At Weekdone, we believe in always improving ourselves and our customers so that all of us can become better at what we do. Here is the list of the best in-depth leadership themed articles we’ve found this week. We hope you enjoy them as much as we did.
5 Reasons Why You Keep Failing at Your Goals with OKR
Every once in a while, you set a goal. And no matter how hard you work on it or how much time you put in, it still fails. The failure might be caused by poor planning. Or an unexpected shift in the marketplace, or even just boil down to bad luck. Sometimes failures are out of your control, but quite often failure may be the result of some foreseeable and quite common mistakes.
Protect Your Business from Human Error – Part 2
Marc Schwartz writes about Professional Liability Coverage and who needs it. The article goes into details about structure of the policy and what will happen if you don’t have the coverage or the correct coverage. He says “There are two basic forms of liability coverage; one is called “occurrence,” and the other is called “claims made.”
How Being A Solo Entrepreneur Helps Me Run A 1000-Person Company.
Entrepreneur Ryan Holmes talks about his experiences as a CEO. From his first company almost 20 years ago, to Hootsuite to now being a CEO of a business with 1000 employees. He shares the lessons he has learned. My favorite of them is that “As you move beyond the early startup stages, the quickest (really, the only) way to accelerate growth is to aggressively delegate and not try to do everything yourself.”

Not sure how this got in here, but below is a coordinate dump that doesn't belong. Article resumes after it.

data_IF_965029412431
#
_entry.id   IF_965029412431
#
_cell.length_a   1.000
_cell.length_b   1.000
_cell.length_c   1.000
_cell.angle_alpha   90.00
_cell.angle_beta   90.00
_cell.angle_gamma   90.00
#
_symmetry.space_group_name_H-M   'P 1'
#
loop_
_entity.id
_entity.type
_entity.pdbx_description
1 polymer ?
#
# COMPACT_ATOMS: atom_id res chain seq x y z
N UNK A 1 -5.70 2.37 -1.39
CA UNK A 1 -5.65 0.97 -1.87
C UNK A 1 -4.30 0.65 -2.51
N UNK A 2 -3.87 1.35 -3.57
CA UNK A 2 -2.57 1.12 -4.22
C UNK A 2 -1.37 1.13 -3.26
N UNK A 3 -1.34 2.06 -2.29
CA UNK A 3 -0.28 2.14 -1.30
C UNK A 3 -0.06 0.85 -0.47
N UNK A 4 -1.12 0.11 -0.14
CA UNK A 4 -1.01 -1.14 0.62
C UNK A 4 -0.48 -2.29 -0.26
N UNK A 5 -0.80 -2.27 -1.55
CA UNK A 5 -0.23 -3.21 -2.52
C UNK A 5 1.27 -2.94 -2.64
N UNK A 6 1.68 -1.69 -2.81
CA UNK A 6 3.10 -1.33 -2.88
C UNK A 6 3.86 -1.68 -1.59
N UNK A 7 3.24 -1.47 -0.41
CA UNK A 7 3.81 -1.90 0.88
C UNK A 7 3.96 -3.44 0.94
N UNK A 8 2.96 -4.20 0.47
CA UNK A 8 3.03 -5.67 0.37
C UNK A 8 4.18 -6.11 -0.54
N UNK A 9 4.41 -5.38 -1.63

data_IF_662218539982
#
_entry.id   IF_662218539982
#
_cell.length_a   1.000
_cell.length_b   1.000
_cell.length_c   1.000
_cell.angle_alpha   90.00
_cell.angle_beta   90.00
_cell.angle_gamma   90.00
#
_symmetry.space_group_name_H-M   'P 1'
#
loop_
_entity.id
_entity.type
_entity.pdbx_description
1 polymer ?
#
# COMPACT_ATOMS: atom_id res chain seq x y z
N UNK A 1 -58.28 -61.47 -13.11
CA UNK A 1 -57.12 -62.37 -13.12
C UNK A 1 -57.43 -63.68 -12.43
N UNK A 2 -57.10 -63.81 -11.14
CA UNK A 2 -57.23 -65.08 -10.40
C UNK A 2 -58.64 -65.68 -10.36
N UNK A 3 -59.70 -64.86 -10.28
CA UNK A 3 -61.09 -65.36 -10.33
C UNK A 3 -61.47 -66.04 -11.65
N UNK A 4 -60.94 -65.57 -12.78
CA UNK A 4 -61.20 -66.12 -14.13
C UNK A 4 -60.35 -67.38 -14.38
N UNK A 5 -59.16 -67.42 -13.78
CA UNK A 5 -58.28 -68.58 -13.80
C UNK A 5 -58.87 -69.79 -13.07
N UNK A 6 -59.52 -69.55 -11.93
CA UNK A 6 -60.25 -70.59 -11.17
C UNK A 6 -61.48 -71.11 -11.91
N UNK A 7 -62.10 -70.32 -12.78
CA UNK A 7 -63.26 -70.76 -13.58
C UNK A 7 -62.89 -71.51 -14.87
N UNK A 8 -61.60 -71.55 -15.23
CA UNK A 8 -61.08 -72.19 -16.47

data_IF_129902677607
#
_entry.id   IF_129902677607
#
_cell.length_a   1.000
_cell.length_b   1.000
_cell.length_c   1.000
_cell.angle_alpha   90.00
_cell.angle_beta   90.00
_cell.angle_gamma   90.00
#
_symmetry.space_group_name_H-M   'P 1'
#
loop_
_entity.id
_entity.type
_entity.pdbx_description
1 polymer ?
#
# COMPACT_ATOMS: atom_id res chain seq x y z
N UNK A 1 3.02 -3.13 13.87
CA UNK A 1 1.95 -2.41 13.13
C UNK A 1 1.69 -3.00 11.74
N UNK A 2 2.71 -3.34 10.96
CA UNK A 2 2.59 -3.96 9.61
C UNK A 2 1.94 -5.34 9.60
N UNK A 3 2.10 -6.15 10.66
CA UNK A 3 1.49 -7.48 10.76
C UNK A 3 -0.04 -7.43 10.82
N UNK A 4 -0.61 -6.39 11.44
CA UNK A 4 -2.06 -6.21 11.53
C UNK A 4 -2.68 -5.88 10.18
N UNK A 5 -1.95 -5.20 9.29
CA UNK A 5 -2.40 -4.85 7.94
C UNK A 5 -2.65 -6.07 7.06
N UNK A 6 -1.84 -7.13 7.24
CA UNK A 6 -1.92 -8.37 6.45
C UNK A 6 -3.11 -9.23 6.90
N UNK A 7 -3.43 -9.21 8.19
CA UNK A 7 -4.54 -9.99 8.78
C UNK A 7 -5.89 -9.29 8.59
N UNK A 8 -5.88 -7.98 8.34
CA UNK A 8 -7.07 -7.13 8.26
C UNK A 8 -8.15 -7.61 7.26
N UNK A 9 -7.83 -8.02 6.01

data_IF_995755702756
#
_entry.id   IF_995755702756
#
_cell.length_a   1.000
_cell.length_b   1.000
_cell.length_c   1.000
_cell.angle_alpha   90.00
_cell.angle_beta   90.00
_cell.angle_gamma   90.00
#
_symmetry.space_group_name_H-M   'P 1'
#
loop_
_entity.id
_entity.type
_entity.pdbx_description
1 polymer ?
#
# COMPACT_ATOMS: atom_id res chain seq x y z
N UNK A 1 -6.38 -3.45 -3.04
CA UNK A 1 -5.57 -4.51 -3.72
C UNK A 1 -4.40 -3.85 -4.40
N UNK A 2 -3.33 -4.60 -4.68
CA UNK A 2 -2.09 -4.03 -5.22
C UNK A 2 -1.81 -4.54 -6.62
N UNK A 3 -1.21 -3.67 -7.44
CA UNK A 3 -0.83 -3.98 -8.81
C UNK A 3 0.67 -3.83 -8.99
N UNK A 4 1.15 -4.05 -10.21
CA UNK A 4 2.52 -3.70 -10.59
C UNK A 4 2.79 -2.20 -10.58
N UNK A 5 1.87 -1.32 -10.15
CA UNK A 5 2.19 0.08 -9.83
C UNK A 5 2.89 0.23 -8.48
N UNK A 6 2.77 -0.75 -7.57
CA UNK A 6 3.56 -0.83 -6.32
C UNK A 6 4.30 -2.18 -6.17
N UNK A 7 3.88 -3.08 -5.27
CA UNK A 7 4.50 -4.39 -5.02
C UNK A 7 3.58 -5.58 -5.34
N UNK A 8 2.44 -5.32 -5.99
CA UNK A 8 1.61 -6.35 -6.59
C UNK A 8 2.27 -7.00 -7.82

1 simple rule to figure out which advice you should follow
Most leaders are always looking for hacks and tips on how to do things more efficiently. Manuel Frigerio writes however that “We like advice we can understand and stories or examples are an easy way to explain something. However, we must be conscious of anecdotal arguments because this way of thinking carries dangerous consequences by disguising bad advice as wisdom.”
Four Books on OKRs – Objectives and Key Results
While exploring modern OKR software tools like Weekdone (it's free to try) gives a good quick overview of getting started with OKRs – Objectives and Key Results – then nothing beats a good OKR book to dig deeper into the methodology. Here are four OKR book suggestions for you.
I hope you like these articles as much as we do. And if you stumble upon a great article that we should feature here, let us know.